Our book Killzone Visual Design: Celebrating 15 Years of Killzone is the first comprehensive overview of the visual development of the million-selling Killzone video game series.
Although Killzone technically pits humans against other humans, the bad guys – the ‘Helghast’ – are notorious for their sub-human behaviour. These red-goggled enemies have since day one been the trademark of the franchise. You can read more about the design of the Helghast soldier in this excerpt of our book, written by Cook & Becker writer Arjan Terpstra:
As the designers started working on ‘the enemy’, they researched various aspects of totalitarian states, their military, and societal structuring, as well as their geopolitical outlook. But when pens were put to paper (literally, as digital concepting wasn’t around until much later), it was mostly German uniforms and Stormtrooper helmets with sharp SS-like markings that appeared. Early cannon studies share a silhouette with German flak guns; science-fiction dropships and hovercrafts showed distinct Nazi-era camouflage patterns. Looking at the earliest game concepts, you can’t help but notice how much the designers were at home with the visual style of the 1940s Wehrmacht, the foe that had crushed their country half a century ago.
And then, over the course of a creative process to find the right type of foe for their game, someone drew a pair of World War I-era goggles on a soldier’s face, over a World War II-era Russian oxygen mask. No one gave it a second glance, until early game testing got under way and test players complained how enemy soldiers were hardly visible against some of the backdrops in the game. To overcome this issue, someone made the goggles a bright reddish orange, and invented the series’ iconical bad guy. The ‘Helghast’ soldier–informally dubbed the ‘space Nazi’–was born. The word ‘Helghast “was found while playing around with the Dutch-Germanic word ‘gast’, which means ‘guy.’ That basically makes the Helghast (plural) ‘guys from hell.’ ” Their counterparts are ‘ISA soldiers’ fighting for a NATO-like ‘Interplanetary Strategic Alliance.’ They roughly resemble the colonial marines from the earliest concepts, and are clearly styled after WWII Allied forces.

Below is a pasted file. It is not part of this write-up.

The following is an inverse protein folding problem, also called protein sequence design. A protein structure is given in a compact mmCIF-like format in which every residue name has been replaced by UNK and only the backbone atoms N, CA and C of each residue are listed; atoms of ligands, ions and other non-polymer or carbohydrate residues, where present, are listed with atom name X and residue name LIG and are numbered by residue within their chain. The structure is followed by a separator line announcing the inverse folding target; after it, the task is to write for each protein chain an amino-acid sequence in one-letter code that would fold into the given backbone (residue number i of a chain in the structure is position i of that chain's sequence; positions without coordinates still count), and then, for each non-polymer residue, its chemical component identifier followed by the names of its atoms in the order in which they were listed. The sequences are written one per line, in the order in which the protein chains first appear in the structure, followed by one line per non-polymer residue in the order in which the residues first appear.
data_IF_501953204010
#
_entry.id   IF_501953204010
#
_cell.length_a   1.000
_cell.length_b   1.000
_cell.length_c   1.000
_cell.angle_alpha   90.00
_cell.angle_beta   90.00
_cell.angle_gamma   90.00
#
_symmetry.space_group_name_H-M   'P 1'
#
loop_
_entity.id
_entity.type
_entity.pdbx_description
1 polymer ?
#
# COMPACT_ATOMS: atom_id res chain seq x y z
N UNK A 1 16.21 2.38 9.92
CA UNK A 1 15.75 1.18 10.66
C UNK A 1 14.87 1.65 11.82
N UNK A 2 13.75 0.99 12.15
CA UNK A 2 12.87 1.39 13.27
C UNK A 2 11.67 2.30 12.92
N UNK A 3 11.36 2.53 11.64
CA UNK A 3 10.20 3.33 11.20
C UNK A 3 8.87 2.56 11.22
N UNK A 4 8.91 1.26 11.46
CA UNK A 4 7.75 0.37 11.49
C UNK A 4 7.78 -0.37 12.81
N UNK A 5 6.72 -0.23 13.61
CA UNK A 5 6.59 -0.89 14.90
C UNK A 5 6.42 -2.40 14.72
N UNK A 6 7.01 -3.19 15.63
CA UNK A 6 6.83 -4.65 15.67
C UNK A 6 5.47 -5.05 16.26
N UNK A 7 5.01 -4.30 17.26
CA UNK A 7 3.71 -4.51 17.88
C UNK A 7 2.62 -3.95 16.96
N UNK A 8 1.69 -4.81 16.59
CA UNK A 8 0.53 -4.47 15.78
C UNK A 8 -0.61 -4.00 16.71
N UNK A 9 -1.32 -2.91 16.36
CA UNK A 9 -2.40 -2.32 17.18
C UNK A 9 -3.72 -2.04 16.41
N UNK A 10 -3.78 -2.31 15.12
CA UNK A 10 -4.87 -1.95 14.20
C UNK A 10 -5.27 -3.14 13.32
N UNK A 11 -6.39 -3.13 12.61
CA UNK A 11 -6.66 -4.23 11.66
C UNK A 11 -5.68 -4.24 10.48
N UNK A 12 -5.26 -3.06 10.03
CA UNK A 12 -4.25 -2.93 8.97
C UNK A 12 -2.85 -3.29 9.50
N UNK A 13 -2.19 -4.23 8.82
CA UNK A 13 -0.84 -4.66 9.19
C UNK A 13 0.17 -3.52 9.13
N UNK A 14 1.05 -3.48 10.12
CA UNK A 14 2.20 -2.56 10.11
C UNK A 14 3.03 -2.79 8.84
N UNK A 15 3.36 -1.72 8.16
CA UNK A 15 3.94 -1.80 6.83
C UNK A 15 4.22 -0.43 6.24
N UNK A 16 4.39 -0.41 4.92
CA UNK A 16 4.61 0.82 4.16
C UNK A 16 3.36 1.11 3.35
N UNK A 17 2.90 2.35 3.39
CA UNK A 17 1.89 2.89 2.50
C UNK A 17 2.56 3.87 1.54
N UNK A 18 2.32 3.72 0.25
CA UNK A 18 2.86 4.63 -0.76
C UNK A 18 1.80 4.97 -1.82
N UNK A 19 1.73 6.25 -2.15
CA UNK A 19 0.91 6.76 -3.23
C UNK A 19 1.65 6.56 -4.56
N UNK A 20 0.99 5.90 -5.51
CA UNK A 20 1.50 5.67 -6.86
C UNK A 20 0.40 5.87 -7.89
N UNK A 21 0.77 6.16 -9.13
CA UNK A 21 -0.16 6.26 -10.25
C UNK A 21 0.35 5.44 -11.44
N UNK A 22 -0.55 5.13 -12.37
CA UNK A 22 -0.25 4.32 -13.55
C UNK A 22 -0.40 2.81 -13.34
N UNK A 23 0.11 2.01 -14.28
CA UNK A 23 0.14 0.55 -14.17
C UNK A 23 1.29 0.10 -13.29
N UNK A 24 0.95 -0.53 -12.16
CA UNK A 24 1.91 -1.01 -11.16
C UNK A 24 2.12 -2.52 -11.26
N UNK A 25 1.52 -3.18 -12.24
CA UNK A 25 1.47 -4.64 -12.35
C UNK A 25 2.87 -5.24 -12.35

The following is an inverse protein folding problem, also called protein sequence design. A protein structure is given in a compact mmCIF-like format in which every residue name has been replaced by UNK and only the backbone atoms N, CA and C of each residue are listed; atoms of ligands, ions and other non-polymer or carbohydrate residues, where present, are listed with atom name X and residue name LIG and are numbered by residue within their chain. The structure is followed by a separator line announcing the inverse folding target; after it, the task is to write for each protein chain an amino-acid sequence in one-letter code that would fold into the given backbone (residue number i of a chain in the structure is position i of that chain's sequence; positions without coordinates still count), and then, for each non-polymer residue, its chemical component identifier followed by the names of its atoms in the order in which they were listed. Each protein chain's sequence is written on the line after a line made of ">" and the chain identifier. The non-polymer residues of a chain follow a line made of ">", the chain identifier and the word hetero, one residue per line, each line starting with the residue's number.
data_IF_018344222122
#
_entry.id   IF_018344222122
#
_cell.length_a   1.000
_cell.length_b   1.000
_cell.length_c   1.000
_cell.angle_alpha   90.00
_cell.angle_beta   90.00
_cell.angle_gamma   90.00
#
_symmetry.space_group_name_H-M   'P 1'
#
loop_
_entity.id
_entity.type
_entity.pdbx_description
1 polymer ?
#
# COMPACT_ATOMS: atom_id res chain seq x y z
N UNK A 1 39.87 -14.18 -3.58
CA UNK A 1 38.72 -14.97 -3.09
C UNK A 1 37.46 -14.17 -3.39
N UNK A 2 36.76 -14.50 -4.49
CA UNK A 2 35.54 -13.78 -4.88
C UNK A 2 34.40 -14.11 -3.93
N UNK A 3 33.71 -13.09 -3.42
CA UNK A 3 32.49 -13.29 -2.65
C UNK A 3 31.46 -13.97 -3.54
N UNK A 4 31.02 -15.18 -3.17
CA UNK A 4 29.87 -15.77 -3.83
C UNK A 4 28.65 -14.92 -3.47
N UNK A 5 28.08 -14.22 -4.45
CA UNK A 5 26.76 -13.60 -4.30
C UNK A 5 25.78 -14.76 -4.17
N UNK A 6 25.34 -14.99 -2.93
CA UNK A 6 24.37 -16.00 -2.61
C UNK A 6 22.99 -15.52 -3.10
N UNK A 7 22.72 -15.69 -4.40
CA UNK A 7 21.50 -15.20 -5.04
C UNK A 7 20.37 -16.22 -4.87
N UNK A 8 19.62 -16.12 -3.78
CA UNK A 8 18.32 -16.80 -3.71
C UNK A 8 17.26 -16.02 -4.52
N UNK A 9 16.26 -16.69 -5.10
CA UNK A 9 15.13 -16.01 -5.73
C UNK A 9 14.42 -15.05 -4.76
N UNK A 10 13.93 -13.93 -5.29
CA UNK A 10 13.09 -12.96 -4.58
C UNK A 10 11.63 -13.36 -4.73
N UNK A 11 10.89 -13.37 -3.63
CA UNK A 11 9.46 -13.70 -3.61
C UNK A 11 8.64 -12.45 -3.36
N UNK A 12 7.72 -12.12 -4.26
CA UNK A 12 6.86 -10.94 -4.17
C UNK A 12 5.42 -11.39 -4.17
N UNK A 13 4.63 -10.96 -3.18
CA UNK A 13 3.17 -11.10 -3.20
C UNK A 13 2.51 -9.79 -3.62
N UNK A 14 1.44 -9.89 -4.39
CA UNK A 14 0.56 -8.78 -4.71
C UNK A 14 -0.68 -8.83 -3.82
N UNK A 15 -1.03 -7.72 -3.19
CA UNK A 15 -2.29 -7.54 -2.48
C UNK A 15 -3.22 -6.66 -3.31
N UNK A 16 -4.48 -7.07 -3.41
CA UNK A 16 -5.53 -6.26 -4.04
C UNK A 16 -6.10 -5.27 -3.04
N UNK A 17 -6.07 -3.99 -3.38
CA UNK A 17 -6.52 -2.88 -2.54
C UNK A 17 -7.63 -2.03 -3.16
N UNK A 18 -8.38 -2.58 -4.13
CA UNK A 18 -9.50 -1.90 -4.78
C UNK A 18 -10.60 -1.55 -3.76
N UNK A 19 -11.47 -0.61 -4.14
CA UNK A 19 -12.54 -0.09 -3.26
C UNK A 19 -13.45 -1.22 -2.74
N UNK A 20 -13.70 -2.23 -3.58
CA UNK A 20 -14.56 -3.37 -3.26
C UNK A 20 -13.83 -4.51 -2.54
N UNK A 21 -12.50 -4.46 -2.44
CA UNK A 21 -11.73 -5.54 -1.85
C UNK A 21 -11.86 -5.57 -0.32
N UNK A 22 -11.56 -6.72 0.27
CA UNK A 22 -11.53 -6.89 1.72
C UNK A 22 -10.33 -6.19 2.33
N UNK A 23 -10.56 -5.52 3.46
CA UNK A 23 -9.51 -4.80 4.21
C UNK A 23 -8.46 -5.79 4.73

Ideas about ISA and the Helghan people and society were combined into a strong, all-encompassing design. For example, the different ISA and Helghan weapons were grafted on ideas about the respective ideologies on both sides. The ISA world was seen as a future version of today’s ‘free world,’ with its liberal market economy and ‘open’ societies that provide easy access to high-end technology and innovation. The ISA military, it followed, works with private contractors that rely on innovations to outsmart commercial competition. In contrast, the Helghan world was a futuristic version of the oppressive regimes of Stalin’s USSR or Mao’s China, as well as Hitler’s Germany. Helghan troops thus carry guns from state-owned companies that pour out as much hardware as they can, without much attention to detail or user safety. Soldiers are disposable, guns are practical: whereas ISA machine guns tote high-tech electronic scopes, some of the Helghan weapons have a bare metal, V-shaped wedge welded to their barrels as sight aim, with a splash of red paint on them to improve visibility.
Read – and see – everything on the design philosophy and concept art behind the Killzone franchise in Killzone Visual Design, available as standard hardcover, and limited collector edition.